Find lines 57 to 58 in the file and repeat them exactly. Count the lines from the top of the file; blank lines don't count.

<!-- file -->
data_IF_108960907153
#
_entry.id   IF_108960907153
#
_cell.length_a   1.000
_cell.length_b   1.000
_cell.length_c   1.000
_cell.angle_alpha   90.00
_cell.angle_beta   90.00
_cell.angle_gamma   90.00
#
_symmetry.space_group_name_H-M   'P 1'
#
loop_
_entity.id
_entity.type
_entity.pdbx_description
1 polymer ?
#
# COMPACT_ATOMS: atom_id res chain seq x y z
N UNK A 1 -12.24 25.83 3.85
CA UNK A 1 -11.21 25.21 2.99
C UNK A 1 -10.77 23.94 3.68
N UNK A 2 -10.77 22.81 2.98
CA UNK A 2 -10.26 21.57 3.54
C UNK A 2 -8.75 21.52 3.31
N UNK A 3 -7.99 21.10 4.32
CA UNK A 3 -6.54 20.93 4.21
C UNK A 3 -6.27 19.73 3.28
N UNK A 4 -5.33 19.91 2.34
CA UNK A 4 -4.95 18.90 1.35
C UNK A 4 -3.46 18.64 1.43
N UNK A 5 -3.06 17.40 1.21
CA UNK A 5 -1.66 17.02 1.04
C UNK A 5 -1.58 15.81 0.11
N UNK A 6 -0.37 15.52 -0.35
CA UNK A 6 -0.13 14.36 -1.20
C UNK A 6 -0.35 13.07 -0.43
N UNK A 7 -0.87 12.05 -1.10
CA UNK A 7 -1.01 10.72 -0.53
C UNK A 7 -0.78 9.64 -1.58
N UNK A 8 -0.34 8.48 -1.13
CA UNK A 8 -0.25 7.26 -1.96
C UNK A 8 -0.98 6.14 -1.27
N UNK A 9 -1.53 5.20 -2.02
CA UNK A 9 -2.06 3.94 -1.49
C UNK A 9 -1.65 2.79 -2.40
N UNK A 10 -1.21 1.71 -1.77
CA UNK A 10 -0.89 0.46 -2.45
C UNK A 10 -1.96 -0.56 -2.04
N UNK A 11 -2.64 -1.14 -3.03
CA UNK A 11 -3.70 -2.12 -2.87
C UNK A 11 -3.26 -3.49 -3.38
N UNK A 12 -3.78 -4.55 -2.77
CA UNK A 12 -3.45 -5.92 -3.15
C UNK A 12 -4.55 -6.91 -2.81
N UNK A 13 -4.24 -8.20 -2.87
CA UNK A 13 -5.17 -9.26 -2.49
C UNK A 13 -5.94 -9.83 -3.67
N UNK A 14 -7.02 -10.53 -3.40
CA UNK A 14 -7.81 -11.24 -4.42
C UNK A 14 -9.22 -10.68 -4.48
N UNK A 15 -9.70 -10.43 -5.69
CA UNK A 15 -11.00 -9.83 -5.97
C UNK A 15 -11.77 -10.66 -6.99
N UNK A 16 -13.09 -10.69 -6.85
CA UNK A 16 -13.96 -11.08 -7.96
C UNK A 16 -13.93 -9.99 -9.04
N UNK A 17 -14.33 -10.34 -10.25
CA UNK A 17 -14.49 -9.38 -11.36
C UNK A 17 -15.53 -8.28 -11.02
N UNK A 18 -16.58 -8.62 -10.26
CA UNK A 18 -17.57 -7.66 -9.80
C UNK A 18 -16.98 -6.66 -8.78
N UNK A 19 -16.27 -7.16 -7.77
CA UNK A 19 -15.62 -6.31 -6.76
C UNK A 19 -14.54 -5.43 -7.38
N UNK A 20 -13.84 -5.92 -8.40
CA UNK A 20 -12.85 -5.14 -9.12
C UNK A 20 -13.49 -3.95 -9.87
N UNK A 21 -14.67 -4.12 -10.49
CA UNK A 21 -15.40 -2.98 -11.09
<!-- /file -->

N UNK A 13 -4.24 -8.20 -2.87
CA UNK A 13 -5.17 -9.26 -2.49